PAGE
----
Photo: Shane Bahn| Photography Editor

In the past, Stitch2Serve has made and donated hats, scar ves and a blanket, among other projects, to local charities and organizations.

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february 9, 2017


Alumni Council meets, discusses first draft of new Strategic Plan Other topics on the agenda included the College’s recent problems with student enrollment, an update on the BE Inspired campaign and ways to recruit and retain more members to the Alumni Council itself All members were given a quiz that asked them everything from who can nominate candidates for membership, to the minimum number of members required to hold a meeting. The main topic the members discussed was the council’s own recruitment and retention situation. Several members are leaving the council because their terms are expiring or because they are stepping down. Many expressed concerns about the council possibly not having enough members to fill all of the committee positions and discussed possible ways to recruit new members to replace those who choose not to continue. One suggestion was holding an open enrollment period for the remainder of this year. Alumni Council Vice President Patti Hivner, ’86, then challenged each present member to recruit one fellow classmate to apply for membership. Clapper and Director of Major Gifts Marty Thomas-Brummé gave an update on the College’s BE Inspired campaign, which was launched in April 2016. The campaign is designed to raise money to benefit all aspects of life for Etown students and is organized around certain goals. With well over $34 million donated or pledged to be donated to the campaign so far, the College is more than halfway to its goal of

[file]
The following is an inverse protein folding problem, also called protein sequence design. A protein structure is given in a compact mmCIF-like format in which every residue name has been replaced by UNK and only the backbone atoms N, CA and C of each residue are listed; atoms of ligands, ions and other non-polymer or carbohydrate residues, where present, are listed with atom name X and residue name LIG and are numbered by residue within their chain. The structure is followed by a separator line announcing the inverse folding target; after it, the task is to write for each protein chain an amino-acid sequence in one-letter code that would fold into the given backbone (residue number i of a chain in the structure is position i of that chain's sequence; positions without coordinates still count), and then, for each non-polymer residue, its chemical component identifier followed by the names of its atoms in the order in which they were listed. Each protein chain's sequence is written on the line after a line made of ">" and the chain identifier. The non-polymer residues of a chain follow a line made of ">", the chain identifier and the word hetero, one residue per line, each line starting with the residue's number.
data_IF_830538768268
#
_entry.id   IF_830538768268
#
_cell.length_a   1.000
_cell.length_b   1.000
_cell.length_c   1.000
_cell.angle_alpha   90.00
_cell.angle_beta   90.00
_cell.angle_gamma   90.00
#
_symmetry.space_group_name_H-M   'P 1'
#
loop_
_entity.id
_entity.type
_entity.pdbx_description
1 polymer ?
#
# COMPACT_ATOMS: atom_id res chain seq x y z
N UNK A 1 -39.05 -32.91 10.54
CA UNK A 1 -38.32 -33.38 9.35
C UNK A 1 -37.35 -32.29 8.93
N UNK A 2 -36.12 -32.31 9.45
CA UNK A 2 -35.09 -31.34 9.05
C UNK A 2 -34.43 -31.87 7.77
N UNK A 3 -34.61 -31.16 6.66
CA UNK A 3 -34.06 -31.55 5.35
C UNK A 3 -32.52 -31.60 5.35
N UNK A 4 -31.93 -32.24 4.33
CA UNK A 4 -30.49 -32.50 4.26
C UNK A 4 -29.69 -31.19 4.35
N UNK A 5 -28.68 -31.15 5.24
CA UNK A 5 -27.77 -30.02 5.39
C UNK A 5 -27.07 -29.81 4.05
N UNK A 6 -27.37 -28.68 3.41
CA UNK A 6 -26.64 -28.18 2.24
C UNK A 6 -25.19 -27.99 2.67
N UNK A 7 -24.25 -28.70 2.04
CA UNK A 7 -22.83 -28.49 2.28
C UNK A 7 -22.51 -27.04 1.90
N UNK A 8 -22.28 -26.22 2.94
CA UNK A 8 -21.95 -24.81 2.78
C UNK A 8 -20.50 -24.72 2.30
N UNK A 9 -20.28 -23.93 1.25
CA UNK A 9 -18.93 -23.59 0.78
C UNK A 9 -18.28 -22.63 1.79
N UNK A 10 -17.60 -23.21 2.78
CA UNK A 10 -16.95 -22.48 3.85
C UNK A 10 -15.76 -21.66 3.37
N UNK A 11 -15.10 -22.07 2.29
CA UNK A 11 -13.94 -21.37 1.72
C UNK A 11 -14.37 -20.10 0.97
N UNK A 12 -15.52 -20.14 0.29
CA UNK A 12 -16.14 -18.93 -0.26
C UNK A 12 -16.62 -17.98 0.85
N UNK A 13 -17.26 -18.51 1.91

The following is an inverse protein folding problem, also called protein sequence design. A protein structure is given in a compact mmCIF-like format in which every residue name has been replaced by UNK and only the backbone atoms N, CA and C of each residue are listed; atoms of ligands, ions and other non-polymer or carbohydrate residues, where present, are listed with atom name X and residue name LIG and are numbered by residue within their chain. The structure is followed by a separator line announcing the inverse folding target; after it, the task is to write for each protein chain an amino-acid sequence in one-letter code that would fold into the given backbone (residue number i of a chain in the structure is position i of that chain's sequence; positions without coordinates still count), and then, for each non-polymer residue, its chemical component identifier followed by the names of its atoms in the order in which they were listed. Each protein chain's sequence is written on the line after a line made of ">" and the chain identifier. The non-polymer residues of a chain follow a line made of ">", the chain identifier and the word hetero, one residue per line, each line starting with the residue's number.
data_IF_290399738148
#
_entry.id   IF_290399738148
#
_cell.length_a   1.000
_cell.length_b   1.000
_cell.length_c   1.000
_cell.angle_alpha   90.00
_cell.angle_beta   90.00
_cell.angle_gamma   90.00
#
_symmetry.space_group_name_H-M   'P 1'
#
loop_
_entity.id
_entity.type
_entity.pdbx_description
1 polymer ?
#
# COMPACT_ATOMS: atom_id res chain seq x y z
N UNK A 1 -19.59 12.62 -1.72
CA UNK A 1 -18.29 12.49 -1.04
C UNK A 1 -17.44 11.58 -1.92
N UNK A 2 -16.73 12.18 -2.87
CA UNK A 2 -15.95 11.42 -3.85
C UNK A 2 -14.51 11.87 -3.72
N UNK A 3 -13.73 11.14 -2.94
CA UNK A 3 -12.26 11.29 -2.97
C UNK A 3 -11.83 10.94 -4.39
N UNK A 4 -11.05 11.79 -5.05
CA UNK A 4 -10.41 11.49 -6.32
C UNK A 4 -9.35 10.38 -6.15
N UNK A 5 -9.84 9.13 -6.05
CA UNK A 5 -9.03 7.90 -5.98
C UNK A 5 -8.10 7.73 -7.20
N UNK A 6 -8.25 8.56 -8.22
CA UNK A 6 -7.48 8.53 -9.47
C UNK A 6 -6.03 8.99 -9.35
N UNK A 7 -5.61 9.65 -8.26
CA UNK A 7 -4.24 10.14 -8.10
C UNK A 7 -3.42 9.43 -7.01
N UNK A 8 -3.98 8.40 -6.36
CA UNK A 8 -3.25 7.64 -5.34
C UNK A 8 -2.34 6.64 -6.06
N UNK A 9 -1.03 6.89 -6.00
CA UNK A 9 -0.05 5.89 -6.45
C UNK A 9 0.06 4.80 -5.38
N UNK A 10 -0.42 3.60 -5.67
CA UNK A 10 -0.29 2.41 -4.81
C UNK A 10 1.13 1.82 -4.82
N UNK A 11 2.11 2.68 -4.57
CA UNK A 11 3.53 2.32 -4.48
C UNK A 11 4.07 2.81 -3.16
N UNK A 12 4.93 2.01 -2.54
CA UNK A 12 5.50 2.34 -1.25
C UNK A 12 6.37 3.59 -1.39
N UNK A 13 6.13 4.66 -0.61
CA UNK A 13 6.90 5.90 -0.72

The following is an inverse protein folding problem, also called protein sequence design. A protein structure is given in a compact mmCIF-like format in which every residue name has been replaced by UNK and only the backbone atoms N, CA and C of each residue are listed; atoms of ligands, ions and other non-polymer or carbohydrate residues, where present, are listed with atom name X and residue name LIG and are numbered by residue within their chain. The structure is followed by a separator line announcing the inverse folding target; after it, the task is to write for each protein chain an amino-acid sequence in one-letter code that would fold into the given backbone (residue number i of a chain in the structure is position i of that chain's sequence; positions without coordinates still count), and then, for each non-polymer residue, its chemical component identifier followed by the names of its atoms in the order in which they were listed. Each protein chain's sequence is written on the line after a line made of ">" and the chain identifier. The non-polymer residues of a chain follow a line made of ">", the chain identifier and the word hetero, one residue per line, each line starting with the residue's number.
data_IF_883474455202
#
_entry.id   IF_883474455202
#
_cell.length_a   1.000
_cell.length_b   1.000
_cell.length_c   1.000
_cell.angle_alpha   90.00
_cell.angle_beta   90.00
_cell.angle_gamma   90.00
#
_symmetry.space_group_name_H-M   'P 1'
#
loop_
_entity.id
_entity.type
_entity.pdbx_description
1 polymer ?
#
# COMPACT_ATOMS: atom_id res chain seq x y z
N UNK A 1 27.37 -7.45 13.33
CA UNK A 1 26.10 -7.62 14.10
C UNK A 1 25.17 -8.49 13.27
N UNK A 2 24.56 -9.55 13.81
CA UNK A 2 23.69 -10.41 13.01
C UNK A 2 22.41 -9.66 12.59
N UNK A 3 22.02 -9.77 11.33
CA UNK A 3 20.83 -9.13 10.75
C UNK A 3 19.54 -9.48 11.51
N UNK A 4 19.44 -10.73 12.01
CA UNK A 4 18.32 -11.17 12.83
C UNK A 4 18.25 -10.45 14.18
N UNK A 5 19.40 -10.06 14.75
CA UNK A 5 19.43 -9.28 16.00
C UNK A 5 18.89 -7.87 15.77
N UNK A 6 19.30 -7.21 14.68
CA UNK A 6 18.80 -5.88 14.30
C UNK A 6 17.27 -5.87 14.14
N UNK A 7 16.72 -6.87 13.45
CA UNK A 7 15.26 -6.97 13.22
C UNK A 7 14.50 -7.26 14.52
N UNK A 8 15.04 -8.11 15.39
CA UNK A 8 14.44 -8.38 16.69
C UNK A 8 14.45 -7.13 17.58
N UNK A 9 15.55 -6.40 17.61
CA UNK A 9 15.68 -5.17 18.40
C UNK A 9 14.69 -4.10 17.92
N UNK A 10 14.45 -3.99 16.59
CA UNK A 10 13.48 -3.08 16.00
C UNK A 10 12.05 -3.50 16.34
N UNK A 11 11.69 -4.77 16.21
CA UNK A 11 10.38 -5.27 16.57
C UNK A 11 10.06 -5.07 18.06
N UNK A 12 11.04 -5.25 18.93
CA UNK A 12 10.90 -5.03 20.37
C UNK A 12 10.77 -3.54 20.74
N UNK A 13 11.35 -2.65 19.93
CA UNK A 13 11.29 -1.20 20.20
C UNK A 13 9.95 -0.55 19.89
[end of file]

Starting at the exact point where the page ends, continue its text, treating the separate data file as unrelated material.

raising $50 million by 2020. Of this total, over $30 million comes from cash and pledged donations. Clapper mentioned that the campaign’s goals include the construction of the C ollege’s Sports, Fitness and Wellness Center (SFWC). The College’s Board of Trustees voted to proceed with designing the center at its fall meeting in October. According to C l app er and Thomas-Brummé, the College has raised over $11 million of the $15 million goal toward funding the design and building of the SFWC, with an additional $270,000 donated since the Trustees’ decision. The College plans to break ground for the SFWC later this year, and the building is tentatively set to open in the fall of 2018. Members also discussed the College’s other donation-centered projects. The ECAA is in charge of the Elizabethtown College Fund (ECF), which is used to improve many asp e c ts of t he campus Photo courtesy of Office of Alumni Relations community. Clapper mentioned the ECAA’s Members of the College’s Alumni Council reviewed the first draft of the “Envision 2020” Strategic goal of having ever y council Plan, which outlines future goals for the College, and suggested ways to make its language more clear. member contribute to the fund and Council members were encouraged from the College. say that since Day One the College encouraged them to do so. S enior Tyler L atshaw, who has made me a better person,” M e m b e r s t h e n r e c e i v e d to participate. Each of the Alumni Council’s a t t e n d e d t h e m e e t i n g a s a Latshaw said. “It’s nice to hear the information about Power of One standing committees provided representative of Student Senate, same sentiments expressed from Day, an annual 24-hour event s ai d he e nj oye d he ar i ng t he people who knew Etown before I did designed to raise as much money for updates. During the meeting, the council alumni use words like “support,” because it means that in that aspect, the College as possible in one day. Etown hasn’t changed.” This year’s Power of One Day members were asked to think of one “community” and “opportunity.” “Looking back as a senior, I can is Tuesday, Mar. 14, and Alumni word to describe what they received